After thirteen years since I took my shahaddah, I am now a teenager in Islam. I hope I don't break out in acne and need braces. Inshahallah, it will be less of a major shift and more of an impending arrival.
I do need a place to simply "be".
The place isn't outside of me so much as inside me.
I need this year to be at peace.
One of the reasons I was so eager to accept Islam is that I was searching for peace. Like most of life, I didn't need more; I needed less. That's why "revert" truly does make more sense than "convert" because I
This week, my mom and I talked over what it meant for me to have taken this path.
"Don't you think my life is better for having done this?" I asked her.
"We'll never know will we," she replied.
At the same time, I know that there wasn't any other way for me to go.
It's like when my husband asks me, "Do you love Islam?" and I answer, "Do I love breathing?"
I can't NOT be Muslim. It's how I stay alive.
I felt very alive the morning I woke to begin my thirteenth year in Islam. I'm praying at 4:30 and it's working for me. Somehow I do find the way to pray fajr and it's normal now. The fact that it's an integral part of my daily routine means that I have achieved a level that I didn't have before. It has been a process and I have advanced from 2002's "ARE YOU KIDDING ME?!" to "It makes total sense."
Turning on the radio and listening to Quran is another part of my day that I need. It centers me and calms me. It's funny to remember how in America I used to wake to rock n' roll and DJs talking over current events.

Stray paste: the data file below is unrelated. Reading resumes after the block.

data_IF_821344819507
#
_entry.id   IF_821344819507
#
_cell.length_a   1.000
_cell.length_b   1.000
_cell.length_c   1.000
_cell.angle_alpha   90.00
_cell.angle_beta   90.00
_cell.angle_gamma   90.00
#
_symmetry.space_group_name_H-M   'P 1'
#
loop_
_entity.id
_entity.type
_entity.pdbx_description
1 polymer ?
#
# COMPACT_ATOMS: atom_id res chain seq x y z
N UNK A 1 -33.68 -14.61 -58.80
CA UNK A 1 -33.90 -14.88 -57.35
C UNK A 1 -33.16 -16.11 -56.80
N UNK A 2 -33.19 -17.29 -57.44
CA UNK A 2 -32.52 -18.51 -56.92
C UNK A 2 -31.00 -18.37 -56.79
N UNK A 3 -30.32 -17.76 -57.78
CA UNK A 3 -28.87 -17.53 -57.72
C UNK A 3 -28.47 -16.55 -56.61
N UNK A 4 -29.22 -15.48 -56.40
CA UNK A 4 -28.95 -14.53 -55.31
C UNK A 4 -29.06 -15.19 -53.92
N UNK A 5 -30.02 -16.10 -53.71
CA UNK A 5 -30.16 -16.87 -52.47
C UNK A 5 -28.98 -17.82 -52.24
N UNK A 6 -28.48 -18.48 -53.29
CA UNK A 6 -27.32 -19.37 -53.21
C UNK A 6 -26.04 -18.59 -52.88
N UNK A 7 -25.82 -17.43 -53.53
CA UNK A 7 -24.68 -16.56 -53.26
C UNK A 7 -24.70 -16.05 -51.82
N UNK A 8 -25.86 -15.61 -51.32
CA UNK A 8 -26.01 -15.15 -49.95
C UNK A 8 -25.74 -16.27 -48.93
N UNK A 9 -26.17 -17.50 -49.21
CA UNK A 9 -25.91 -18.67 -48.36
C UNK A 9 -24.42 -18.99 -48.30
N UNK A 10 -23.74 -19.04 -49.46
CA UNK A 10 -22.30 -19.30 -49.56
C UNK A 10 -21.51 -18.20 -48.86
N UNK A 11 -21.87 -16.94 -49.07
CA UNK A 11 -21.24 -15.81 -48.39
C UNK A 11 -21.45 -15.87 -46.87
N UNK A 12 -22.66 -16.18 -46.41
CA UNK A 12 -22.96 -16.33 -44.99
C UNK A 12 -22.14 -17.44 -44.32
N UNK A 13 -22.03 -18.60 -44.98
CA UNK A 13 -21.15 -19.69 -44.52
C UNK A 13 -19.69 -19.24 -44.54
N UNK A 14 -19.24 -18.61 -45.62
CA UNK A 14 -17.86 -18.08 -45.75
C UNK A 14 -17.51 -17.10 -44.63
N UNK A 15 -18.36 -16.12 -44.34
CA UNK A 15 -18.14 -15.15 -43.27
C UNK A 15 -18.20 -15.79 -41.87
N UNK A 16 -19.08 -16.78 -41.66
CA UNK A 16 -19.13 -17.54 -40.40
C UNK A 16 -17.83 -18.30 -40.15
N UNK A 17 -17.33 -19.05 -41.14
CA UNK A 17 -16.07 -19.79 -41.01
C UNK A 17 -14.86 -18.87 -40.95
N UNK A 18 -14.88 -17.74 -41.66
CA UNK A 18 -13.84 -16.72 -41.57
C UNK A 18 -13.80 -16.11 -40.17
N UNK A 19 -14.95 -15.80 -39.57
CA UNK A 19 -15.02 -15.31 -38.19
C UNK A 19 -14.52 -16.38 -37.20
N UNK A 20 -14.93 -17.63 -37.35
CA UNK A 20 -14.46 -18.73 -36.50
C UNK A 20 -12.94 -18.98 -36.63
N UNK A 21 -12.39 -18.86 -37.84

Yes, as I get ready I need my hijab. It's been hot and humid with scattered sandstorms so I can't say that I love to wear hijab. However, I need it. I feel the power of it and know that there's protection in it for me.
There is also a protection from my husband. He is by my side when we leave. Before, I would be so independent and go, do and say ANYTHING. I don't now. I realize the very real limits here in Egypt and I am safer with a husband. In many ways, my life is improved by having him. Alhumdulillah.
We headed out to the bus stop. While waiting there, I saw these beautiful jewel-like shapes coming towards me. It was patterned marble on the back of a truck. It was for a new mosque. My husband told me how the biggest piece was the mihrab which shows the direction of Mecca. How wonderful! I felt very special to have witnessed its journey.
Once on board the bus, my son and I could do our remembrance of Allah on our fingers and we could listen through headphones to our surahs we've been trying to remember. We can, in other words, be Muslim in our daily life. This hasn't always been an easy possibility for me and it isn't a possibility at all for some believers. I'm grateful that I can openly be Muslim in this country.
What's great is that so many others are quietly (but not secretly) following their faith around me. While we were heading down the road, my eyes looked out ahead at the pick-up truck in front of us. There was this beautiful young girl all in purple. When her family's cargo on top of the truck shifted, she crawled out of the truck bed and sat on the tailgate to fix the problem. She had no idea that I could see her and no clue that I was praying for her safety and well being. I breathed a sigh of relief when she sat back down and we took a turn for the Ring Road.
As we sped down the road, our bus was neck and neck with another bus. The workers in the bus next to ours were obviously headed for manual labor. Maybe it was factory work because there are a lot of factories in the suburbs. I realized that while some were asleep, others had a small Quran out and were reading it as if their life depended on it. I loved that.
It's been thirteen years. It's been a long journey. I'm grateful for the moments along the way when I have found joy, beauty, comfort, companionship, knowledge, and inspiration. Unlike my trip to school, I haven't arrived at the end yet. I pray most sincerely to not be done until I've reached the highest level of faith possible for me.
Wherever you are on your path, know that you are not alone.